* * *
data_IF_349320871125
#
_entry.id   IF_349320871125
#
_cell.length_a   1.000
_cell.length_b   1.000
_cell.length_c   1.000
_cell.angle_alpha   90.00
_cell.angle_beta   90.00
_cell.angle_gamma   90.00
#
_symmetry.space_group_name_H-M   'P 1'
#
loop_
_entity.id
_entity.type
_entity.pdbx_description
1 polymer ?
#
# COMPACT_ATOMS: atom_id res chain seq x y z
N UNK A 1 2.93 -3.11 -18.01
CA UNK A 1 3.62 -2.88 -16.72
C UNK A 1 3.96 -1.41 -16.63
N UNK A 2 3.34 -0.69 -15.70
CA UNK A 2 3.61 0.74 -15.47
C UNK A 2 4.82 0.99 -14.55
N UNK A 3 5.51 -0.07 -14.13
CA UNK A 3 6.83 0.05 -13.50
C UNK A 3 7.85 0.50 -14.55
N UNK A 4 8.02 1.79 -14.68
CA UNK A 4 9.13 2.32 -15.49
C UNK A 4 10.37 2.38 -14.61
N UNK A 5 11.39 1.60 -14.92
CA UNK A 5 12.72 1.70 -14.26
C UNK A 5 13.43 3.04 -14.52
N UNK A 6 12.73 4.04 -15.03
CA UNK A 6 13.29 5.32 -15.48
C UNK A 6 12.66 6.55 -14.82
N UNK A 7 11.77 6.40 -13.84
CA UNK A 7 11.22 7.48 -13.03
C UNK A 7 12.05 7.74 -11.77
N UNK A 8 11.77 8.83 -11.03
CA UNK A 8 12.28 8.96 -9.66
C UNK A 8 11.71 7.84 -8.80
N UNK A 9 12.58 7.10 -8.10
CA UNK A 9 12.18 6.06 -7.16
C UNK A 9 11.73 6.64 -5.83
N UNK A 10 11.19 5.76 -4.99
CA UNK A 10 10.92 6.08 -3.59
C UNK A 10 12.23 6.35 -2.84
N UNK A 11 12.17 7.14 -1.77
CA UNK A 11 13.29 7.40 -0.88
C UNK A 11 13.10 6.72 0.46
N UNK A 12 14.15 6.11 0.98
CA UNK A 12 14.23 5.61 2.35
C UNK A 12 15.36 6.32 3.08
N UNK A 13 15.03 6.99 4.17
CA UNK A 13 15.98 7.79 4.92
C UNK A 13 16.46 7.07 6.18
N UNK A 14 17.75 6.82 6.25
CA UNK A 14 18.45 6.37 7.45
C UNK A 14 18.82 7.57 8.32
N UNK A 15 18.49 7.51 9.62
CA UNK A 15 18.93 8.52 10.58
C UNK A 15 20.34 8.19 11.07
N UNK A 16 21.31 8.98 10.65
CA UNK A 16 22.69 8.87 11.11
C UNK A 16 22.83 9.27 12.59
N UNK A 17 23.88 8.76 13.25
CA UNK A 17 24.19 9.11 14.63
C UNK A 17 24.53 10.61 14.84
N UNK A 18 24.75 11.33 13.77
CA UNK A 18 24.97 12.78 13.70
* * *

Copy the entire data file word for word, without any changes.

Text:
data_IF_349320871125
#
_entry.id   IF_349320871125
#
_cell.length_a   1.000
_cell.length_b   1.000
_cell.length_c   1.000
_cell.angle_alpha   90.00
_cell.angle_beta   90.00
_cell.angle_gamma   90.00
#
_symmetry.space_group_name_H-M   'P 1'
#
loop_
_entity.id
_entity.type
_entity.pdbx_description
1 polymer ?
#
# COMPACT_ATOMS: atom_id res chain seq x y z
N UNK A 1 2.93 -3.11 -18.01
CA UNK A 1 3.62 -2.88 -16.72
C UNK A 1 3.96 -1.41 -16.63
N UNK A 2 3.34 -0.69 -15.70
CA UNK A 2 3.61 0.74 -15.47
C UNK A 2 4.82 0.99 -14.55
N UNK A 3 5.51 -0.07 -14.13
CA UNK A 3 6.83 0.05 -13.50
C UNK A 3 7.85 0.50 -14.55
N UNK A 4 8.02 1.79 -14.68
CA UNK A 4 9.13 2.32 -15.49
C UNK A 4 10.37 2.38 -14.61
N UNK A 5 11.39 1.60 -14.92
CA UNK A 5 12.72 1.70 -14.26
C UNK A 5 13.43 3.04 -14.52
N UNK A 6 12.73 4.04 -15.03
CA UNK A 6 13.29 5.32 -15.48
C UNK A 6 12.66 6.55 -14.82
N UNK A 7 11.77 6.40 -13.84
CA UNK A 7 11.22 7.48 -13.03
C UNK A 7 12.05 7.74 -11.77
N UNK A 8 11.77 8.83 -11.03
CA UNK A 8 12.28 8.96 -9.66
C UNK A 8 11.71 7.84 -8.80
N UNK A 9 12.58 7.10 -8.10
CA UNK A 9 12.18 6.06 -7.16
C UNK A 9 11.73 6.64 -5.83
N UNK A 10 11.19 5.76 -4.99
CA UNK A 10 10.92 6.08 -3.59
C UNK A 10 12.23 6.35 -2.84
N UNK A 11 12.17 7.14 -1.77
CA UNK A 11 13.29 7.40 -0.88
C UNK A 11 13.10 6.72 0.46
N UNK A 12 14.15 6.11 0.98
CA UNK A 12 14.23 5.61 2.35
C UNK A 12 15.36 6.32 3.08
N UNK A 13 15.03 6.99 4.17
CA UNK A 13 15.98 7.79 4.92
C UNK A 13 16.46 7.07 6.18
N UNK A 14 17.75 6.82 6.25
CA UNK A 14 18.45 6.37 7.45
C UNK A 14 18.82 7.57 8.32
N UNK A 15 18.49 7.51 9.62
CA UNK A 15 18.93 8.52 10.58
C UNK A 15 20.34 8.19 11.07
N UNK A 16 21.31 8.98 10.65
CA UNK A 16 22.69 8.87 11.11
C UNK A 16 22.83 9.27 12.59
N UNK A 17 23.88 8.76 13.25
CA UNK A 17 24.19 9.11 14.63
C UNK A 17 24.53 10.61 14.84
N UNK A 18 24.75 11.33 13.77
CA UNK A 18 24.97 12.78 13.70